Between September and December 2013, ILO’s Bureau for Workers’ Activities (ACTRAV), through the Norwegian funded project on “Trade Unions for Social Justice”, sponsored 27 trade union activists from Kenya and Tanzania to undertake a three month course on Trade Unions for Social Justice in East Africa. It was a collaborative programme involving the Trade Union Congress of Tanzania (TUCTA) and the Central Organisation of Trade Union (Kenya), and was hosted by the Tom Mboya Labour College (TMLC), in Kisumu, Kenya.
The course marked another milestone in the collaboration between TMLC and ILO. It also served to fortify the relationship of unionists from Kenya and Tanzania. Majority of the students were derived from the Tanzania Teachers Union who travelled to Kisumu to pursue trade union education. The participation of the Kenya Union of Domestic, Hotels, Educational Institutions, Hospitals and Allied Workers (KUDHEIHA) added a new and dynamic dimension to the programme.
The pioneers of the certificate programme have raised high expectations and performed well in the respective workplaces. The investment has received impressive commendation and trade union leaders from the sub-region have persistently urged ACTRAV to further invest in workers’ education, because it is the only sure way of guaranteeing strong and effective trade unionism. They have argued that workers' education is key to the workplace and sure way of survival of the trade union movement.
This second intake of the three-month course is a response to such requests.
II- Main Orientation of the CourseIn spite of the impressive profile of the college, much of the potential, objectives and activities have not been fully realized. In fact, during the late 1990s the college experienced steady deterioration, both in terms of physical structures and provision of training services. Following extensive refurbishment and rehabilitation in the beginning of the millennium, the college assumed a higher level of visibility. The new trade union leadership of COTU (K) has been committed to upgrade the physical infrastructure needs of the college and promote the original mandate and key functional and organisational performance.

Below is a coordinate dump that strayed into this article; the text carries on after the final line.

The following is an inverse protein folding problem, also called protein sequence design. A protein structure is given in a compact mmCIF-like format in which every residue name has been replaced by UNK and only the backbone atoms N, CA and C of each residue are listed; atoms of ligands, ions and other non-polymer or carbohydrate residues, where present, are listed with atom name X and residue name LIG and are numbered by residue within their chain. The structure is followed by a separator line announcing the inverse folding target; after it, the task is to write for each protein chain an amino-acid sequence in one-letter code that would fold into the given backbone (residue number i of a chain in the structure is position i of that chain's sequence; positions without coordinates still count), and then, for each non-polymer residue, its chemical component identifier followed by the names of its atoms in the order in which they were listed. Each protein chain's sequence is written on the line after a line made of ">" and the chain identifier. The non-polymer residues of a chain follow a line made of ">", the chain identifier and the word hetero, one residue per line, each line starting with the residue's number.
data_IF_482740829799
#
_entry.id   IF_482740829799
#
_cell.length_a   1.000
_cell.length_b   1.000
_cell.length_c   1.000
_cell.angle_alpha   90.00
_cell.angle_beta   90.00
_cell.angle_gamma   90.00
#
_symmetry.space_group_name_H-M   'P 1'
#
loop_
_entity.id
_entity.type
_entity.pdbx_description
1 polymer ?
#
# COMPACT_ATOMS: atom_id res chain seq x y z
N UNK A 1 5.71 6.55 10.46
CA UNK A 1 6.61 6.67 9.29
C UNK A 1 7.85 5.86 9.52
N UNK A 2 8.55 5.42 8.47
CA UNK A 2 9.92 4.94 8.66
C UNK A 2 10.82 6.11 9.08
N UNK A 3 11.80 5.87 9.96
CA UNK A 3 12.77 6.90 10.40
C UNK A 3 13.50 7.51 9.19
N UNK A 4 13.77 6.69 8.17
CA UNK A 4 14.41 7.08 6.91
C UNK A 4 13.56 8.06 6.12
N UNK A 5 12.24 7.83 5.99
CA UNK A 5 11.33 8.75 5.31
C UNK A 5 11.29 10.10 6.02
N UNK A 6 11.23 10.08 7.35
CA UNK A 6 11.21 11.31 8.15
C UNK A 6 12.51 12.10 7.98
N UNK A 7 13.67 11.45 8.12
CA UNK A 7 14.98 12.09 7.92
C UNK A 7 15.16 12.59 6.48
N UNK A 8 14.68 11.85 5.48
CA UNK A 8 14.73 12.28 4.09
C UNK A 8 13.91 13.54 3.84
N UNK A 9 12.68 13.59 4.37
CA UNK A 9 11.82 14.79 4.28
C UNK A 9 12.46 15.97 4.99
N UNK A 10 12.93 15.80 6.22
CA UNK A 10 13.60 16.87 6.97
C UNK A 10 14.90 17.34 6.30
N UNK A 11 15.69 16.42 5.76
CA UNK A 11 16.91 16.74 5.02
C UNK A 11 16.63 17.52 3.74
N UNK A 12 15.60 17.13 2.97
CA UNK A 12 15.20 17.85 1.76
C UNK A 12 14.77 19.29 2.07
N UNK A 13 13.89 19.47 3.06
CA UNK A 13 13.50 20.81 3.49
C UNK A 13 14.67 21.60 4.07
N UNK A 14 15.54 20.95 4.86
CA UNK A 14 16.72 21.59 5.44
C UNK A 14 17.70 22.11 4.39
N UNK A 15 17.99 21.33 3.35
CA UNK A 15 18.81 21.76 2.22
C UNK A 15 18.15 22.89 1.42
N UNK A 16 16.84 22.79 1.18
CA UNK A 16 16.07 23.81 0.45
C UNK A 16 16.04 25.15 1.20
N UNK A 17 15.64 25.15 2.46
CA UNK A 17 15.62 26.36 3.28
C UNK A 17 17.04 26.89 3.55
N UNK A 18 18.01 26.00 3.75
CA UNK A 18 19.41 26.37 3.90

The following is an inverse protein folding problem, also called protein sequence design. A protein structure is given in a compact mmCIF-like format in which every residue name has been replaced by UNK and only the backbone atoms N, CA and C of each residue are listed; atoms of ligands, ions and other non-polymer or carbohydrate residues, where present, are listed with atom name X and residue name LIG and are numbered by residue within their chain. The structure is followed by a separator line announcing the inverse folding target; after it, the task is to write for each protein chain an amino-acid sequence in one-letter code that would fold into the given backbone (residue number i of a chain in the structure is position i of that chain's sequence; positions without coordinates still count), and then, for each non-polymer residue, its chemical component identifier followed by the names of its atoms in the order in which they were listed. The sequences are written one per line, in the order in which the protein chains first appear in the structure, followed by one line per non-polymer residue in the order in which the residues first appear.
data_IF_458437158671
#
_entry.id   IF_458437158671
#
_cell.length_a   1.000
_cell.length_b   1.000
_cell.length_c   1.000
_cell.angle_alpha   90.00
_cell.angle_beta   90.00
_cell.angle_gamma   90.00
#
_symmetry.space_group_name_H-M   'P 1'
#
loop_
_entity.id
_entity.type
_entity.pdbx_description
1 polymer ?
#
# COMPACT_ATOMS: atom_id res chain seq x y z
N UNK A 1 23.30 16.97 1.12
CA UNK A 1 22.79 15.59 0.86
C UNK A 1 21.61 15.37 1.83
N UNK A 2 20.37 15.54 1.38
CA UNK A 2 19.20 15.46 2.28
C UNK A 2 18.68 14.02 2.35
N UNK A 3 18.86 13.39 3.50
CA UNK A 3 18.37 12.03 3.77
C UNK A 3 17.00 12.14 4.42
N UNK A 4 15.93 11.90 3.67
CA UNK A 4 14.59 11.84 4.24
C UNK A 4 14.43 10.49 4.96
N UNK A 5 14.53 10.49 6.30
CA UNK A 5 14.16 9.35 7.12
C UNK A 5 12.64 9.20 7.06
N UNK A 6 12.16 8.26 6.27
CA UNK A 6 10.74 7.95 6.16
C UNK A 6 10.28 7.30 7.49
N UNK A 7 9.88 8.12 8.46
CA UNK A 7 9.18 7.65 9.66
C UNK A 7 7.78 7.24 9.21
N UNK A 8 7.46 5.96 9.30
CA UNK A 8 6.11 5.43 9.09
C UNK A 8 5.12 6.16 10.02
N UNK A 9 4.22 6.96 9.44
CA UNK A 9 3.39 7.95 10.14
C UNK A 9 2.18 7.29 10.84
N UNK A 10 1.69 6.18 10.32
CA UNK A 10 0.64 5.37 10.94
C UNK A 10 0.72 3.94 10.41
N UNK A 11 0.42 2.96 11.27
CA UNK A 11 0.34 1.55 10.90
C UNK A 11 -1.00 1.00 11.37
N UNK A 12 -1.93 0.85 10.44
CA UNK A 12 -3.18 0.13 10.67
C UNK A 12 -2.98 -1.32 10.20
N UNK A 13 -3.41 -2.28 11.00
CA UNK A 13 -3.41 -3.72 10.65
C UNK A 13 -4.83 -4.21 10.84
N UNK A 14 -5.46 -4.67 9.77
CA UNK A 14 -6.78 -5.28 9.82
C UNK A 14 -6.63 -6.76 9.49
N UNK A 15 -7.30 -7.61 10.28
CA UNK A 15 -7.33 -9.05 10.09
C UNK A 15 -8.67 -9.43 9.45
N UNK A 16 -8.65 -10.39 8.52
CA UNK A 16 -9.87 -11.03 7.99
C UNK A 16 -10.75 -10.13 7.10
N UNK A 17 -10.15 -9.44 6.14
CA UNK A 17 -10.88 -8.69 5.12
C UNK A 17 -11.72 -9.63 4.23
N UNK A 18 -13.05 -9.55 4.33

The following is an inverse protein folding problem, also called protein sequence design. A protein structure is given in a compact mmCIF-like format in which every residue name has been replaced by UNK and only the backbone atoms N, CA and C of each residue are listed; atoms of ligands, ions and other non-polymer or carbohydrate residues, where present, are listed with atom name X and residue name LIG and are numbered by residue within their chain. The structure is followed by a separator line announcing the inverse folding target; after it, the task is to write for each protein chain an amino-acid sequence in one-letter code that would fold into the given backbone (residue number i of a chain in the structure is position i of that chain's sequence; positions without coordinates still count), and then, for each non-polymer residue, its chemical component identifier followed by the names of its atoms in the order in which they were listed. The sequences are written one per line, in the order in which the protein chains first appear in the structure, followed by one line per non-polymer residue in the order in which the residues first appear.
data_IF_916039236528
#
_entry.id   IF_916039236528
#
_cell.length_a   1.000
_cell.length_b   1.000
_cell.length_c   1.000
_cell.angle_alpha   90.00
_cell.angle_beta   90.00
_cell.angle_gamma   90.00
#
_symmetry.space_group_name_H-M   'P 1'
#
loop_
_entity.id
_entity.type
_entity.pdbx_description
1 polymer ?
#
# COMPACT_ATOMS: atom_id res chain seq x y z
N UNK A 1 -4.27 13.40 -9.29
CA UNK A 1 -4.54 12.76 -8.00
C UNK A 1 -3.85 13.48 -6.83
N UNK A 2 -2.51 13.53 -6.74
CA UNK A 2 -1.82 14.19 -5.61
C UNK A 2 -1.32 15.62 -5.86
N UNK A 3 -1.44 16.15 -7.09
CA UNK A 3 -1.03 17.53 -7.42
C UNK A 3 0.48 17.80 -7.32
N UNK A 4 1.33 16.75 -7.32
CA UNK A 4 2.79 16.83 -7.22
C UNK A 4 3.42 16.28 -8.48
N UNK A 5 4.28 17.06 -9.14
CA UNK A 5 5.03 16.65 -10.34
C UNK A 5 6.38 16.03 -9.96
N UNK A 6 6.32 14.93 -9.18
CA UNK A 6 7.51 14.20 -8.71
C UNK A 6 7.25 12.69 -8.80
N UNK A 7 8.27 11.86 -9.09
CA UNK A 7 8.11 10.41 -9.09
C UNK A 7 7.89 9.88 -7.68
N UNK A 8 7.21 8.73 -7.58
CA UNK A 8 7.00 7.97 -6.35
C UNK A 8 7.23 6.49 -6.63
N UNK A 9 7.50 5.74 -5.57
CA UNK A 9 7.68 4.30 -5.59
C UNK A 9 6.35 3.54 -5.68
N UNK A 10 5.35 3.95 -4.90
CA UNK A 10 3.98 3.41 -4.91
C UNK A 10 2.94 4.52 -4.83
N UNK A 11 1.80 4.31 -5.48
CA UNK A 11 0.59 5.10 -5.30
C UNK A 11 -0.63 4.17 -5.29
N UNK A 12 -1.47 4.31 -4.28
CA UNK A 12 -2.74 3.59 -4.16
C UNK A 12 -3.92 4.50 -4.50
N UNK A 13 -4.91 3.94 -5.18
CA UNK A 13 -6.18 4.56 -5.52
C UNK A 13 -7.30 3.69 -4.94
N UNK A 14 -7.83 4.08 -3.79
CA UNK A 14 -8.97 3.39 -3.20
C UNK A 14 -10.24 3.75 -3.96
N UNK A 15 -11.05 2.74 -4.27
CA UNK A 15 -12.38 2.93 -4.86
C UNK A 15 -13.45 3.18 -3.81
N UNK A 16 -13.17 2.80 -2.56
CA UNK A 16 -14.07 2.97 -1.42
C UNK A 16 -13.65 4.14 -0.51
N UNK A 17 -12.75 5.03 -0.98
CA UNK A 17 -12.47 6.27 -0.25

It is assumed that by providing a reasonably quality service, the college will be able to attract a sufficiently and diversified group of trade union participants to use its facilities. Therefore, besides the supportive and catalytic role of the proposed financial input the derived net benefits will include, among others, improved credibility and competitiveness of the college as well as self sustainability in material and financial resources.
In rethinking the role of the college in the current situation it is important to recognise that the needs of the unions in Kenya and other countries have significantly changed. Some of the changes are as a result of wider shifts in the political and economic spheres. Quite clearly the democratisation process that has taken place in Africa and the globalisation of the world economy have had major impacts on the trade unions and how they function. It is now imperative that trade unionists must be fully informed about different aspects of life affecting them not only at the place of work, but in the wider community of nations. It is with this in view that COTU (K) proposes that the college organises a comprehensive or core programme throughout the year.
The current proposed course is meant to be a pilot for virtually all the aspects of trade union activities to be offered at the college. As such, on successful completion of the proposed course, the college will also provide full and comprehensive facilities for individual trade unions, COTU (K) and others, including international trade union organisations, and the ILO, seeking to run other courses. Other programme under consideration will include: